Rubber companies responded to housing crunches by building affordable housing for workers. Goodyear's president, Frank Seiberling, built the Goodyear Heights neighborhood for employees. Likewise, Harvey Firestone built the Firestone Park neighborhood for his employees.[29] During the 1910–1920 decade Akron became a boom town being America's fastest growing city with a 201.8% increase in population. Of the 208,000 citizens, almost one-third were immigrants (also Clark Gable)[30] and their children from places including Europe and West Virginia. In 1925 Goodyear's subsidiary Zeppelin Company began manufacturing airships used in World War II and eventually blimps for advertising purposes.[31][32][33] Akron again grew when Kenmore was annexed by voter approval on November 6, 1928. Found hiding under a bed at one of his hideouts in the city, notorious bank robber Charles Arthur "Pretty Boy" Floyd was arrested under the name "Frank Mitchell" in March 1930.[34] Goodyear became America's top tire manufacturer after merging with The Kelly-Springfield Tire Company in 1935.[35] Lasting five weeks and consisting of roughly 5,000 strikers including union sympathizers from other factories and neighboring states, the Akron Rubber Strike of 1936 successfully used "sit-down" tactic being organized by the United Rubber Workers.[36] During the 1950s–60s Akron surged as use of the automobile did. The historic Rubber Bowl was used by the National Guard of the United States as a base during the racial Wooster Avenue Riots of 1968. Like many other industries of the Rust Belt, both the tire and rubber experienced major decline resulting from multiple labor union strikes occurring from the 70s–80s. By the early 1990s, Goodyear was the last major tire manufacturer based in Akron.

2000s: City of Invention[edit]

Despite the number of rubber workers decreasing by approximately half from 2000–07, Akron's research in polymers gained an international reputation.[37] It now centers the Polymer Valley which consist of 400 polymer-related companies of which 94 were located within the city itself.[13] Research is focused at the University of Akron which is home to the Goodyear Polymer Center and National Polymer Innovation Center, and first College of Polymer Science and Polymer Engineering. Due to its contributions to the Information Age, Newsweek's listed Akron 5th of ten high tech havens in 2001.[13] In 2008 "City of Invention" was added to the seal when the All-America City Award was received for the 3rd time. Summit County has received the nickname "Meth Capital of Ohio" ranking 3rd in the number of registered sites due mainly to homemade methamphetamine in Akron.[38] In September 2009 it was announced that some events of the 2014 Gay Games will use the city as a venue.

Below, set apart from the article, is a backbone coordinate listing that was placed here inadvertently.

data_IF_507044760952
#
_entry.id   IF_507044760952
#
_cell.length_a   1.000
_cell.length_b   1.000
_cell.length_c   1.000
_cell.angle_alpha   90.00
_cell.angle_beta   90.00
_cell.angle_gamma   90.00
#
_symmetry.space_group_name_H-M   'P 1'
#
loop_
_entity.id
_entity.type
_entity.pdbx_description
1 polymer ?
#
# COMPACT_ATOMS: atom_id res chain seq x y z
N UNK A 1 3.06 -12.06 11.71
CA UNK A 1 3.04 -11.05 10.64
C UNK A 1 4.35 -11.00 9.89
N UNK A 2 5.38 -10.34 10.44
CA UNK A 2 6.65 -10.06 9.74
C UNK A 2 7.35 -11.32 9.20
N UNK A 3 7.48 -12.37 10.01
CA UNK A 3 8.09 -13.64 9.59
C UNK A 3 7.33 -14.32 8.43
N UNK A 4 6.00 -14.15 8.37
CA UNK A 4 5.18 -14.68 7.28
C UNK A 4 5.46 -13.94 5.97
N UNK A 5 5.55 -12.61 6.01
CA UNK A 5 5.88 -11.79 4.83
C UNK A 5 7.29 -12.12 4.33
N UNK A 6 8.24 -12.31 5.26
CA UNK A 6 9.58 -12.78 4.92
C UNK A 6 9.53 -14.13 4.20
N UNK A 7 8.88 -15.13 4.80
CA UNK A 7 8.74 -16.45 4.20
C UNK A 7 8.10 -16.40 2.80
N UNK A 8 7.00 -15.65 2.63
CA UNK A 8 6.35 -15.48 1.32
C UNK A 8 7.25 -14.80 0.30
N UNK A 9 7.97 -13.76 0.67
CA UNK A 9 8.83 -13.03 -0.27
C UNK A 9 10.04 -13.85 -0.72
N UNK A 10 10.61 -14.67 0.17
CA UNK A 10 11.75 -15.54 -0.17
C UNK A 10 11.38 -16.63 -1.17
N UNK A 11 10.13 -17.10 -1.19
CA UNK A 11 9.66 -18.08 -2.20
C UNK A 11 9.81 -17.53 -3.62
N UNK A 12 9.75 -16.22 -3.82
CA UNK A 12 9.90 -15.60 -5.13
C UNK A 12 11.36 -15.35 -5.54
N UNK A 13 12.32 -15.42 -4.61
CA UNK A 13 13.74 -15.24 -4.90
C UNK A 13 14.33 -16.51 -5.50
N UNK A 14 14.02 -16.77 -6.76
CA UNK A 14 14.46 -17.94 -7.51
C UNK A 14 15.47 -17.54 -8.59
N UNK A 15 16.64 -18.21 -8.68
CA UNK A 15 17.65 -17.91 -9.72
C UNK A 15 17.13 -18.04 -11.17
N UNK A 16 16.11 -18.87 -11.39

Geography[edit]

Downtown Akron from the All-America Bridge

Akron is located in the Great Lakes region approximately 39 miles (63 km) south of Lake Erie, on the Glaciated Allegheny Plateau. It is bordered by Cuyahoga Falls on the north, and Barberton on the south. It is the center of the Akron Metropolitan Statistical Area which covers Summit and Portage counties, and the larger Cleveland-Akron-Elyria Combined Statistical Area. Located on the western end of the plateau, the topography of Akron includes rolling hills and varied terrain. The Ohio and Erie Canal passes through the city, separating the east from west. Akron has the only biogas facility[39] in the United States that produces methane through the decomposition process of sludge to create electricity.[40] According to the 2010 census, the city has a total area of 62.37 square miles (161.5 km2), of which 62.03 square miles (160.7 km2) (or 99.45%) is land and 0.34 square miles (0.88 km2) (or 0.55%) is water.[41]

Climate[edit]